A hard RNG is good to find
The recent statistical analysis for drumbeat reminded me I could do with a proper source of random numbers, not generated by a pseudorandom feedback action. Back in the early 1990s I was looking at statistical profiling of execution on microcontrollers, I was surprised then to discover that only by making the sampling period random could I get a true picture of execution distribution. If the address bus was sampled at a fixed rate, say 100kHz, instead of a true picture it would be distorted by activity that was happening at some fraction or harmonic of the sampling frequency. So you would alias out pieces of loops completely or get a bloated count for other areas. Only by true randomness in the sampling timing could you see the reality -- a paradox.
Analogue RNG methodologies
A Google or two around showed that most of the techniques are analogue one way or the other. Many of the methods suffer from a problematic need to amplify some very tiny source of noise, a Zener diode or avalanche transistor junction, by really huge amounts, 90dB or more. There are a couple of suppliers of RF "noise diodes" with flat spectra across a wide frequency range, but they are hard to source.
Digital non-pseudorandom technique
However there is one technique which while still relying on analogue noise is basically digital -- to run multiple chains of unlocked inverting oscillators and xor the outputs. The unlocked oscillators have no reference at all, they're basically an inverter fed back on its own input -- in fact a chain of inverters. Such a circuit oscillates according to the period of the total delay through the inverter chain... and that is highly sensitive to temperature. Normally with synchronous digital design we choose a clock rate for a circuit that is just below the maximum possible at the worst temperature it is expected to operate at -- and after that we can forget about temperature. But with this asynchronous unlocked oscillator concept, the micro- and macro- temperature dependence is revealed in all its freaky glory, causing the oscillation to drift unpredictably slightly every cycle and over larger period with gross temperature fluctuations.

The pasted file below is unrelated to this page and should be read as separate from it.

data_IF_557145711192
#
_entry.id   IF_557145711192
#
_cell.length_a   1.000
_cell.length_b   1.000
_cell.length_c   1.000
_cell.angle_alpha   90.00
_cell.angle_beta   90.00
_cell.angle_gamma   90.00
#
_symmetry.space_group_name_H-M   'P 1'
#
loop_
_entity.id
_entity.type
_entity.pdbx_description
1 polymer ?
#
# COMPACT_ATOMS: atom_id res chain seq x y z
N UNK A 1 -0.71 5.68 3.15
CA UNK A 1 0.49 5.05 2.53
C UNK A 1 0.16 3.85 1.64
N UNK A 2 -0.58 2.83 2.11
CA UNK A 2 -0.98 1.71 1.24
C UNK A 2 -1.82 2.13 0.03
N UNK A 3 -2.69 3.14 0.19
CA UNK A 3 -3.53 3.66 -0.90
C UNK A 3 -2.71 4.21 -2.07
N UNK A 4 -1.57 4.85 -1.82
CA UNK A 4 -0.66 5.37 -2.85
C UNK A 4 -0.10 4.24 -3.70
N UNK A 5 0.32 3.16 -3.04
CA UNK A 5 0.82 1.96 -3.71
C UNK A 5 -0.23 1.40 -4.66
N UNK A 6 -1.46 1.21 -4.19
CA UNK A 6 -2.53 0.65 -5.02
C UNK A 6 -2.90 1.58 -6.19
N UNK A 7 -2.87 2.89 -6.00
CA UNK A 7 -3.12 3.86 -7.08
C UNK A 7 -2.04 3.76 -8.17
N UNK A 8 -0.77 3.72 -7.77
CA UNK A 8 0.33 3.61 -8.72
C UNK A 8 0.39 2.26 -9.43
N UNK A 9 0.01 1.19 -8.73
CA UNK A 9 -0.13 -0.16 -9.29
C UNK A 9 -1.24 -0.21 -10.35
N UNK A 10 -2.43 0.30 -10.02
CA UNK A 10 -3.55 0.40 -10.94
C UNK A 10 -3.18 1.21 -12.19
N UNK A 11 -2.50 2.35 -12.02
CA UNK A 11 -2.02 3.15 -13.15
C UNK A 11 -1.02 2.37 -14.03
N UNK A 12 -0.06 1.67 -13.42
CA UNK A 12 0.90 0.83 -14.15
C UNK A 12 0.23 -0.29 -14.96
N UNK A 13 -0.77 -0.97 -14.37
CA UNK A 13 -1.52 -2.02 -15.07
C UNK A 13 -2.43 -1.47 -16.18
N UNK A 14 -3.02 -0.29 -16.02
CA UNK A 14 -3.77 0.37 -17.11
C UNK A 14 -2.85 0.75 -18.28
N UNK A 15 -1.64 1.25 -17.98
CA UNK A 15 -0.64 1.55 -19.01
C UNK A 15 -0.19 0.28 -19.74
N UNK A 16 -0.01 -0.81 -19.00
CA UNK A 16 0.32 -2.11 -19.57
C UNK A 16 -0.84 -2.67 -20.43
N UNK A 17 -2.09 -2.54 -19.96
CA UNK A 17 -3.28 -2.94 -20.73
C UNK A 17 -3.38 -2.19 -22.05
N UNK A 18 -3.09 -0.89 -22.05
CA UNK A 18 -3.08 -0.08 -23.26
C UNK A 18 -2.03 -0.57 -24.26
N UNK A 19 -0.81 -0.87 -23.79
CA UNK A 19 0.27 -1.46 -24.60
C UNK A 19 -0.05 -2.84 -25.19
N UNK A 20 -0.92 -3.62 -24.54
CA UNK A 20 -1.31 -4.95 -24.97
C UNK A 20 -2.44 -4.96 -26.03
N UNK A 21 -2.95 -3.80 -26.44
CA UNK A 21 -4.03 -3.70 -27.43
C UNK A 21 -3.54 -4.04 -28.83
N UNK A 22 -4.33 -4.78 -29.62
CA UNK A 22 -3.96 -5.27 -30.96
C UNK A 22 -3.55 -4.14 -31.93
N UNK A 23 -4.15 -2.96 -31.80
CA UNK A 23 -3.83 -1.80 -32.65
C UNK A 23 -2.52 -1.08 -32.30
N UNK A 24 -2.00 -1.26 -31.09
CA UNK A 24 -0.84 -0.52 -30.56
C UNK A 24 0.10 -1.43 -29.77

mentions a recommendation for a RNG based on unlocked inverter chains that is found in IEEE 802.11i.
|\ |\ |\
+-->| >0-->| >0-- 19 total --| >0--+-------+
| |/ |/ |/ | |
| | |
|\ |\ |\ | | output
+-->| >0-->| >0-- 23 total --| >0--+--->| XOR |------>
| |/ |/ |/ | | |
| | +-----+
+----------------------------------+ ^ ^
|\ |\ |\ | |
+-->| >0-->| >0-- 29 total --| >0--+------+ |
| |/ |/ |/ | |
| | |
Other randomness, if available ---------+
This has three unlocked, wandering oscillator chains of different lengths being summed at an XOR gate.
Implementing the RFC4086 RNG
Since it needs 71 inverters, you would need 12 74hc04 or similar, it makes more sense to put it all in one CPLD. I have an old XC95108 lying around, so I wrote up the design in VHDL and added a UART interface to issue the sampled random data. This brings up the issue of how quickly it can be sampled and still get high quality randomness... clearly if we sampled it at 10ps it wouldn't be very random at all, since it didn't have time to change between samples. On the other hand if we sampled it at some high multiple of the fastest free-running oscillator period, then there is a lot of opportunity for each oscillator phase to have been affected over the longer time. By using the UART we can control how often we sample the RNG by the baud rate... I initially set it to 9600 baud or 104us/sample. The oscillators should have periods on the order of 150 - 200ns (5 - 6MHz), so this is allowing 500+ cycles of jitter to accumulate in each oscillator before the summed sample is taken.
I'm currently waiting for a programming tool to be delivered so I can program another device to allow programming the XC95108 -- I no longer have any PCs with a printer port I realized yesterday. I am very interested to see what the performance and quality of the randomness is like!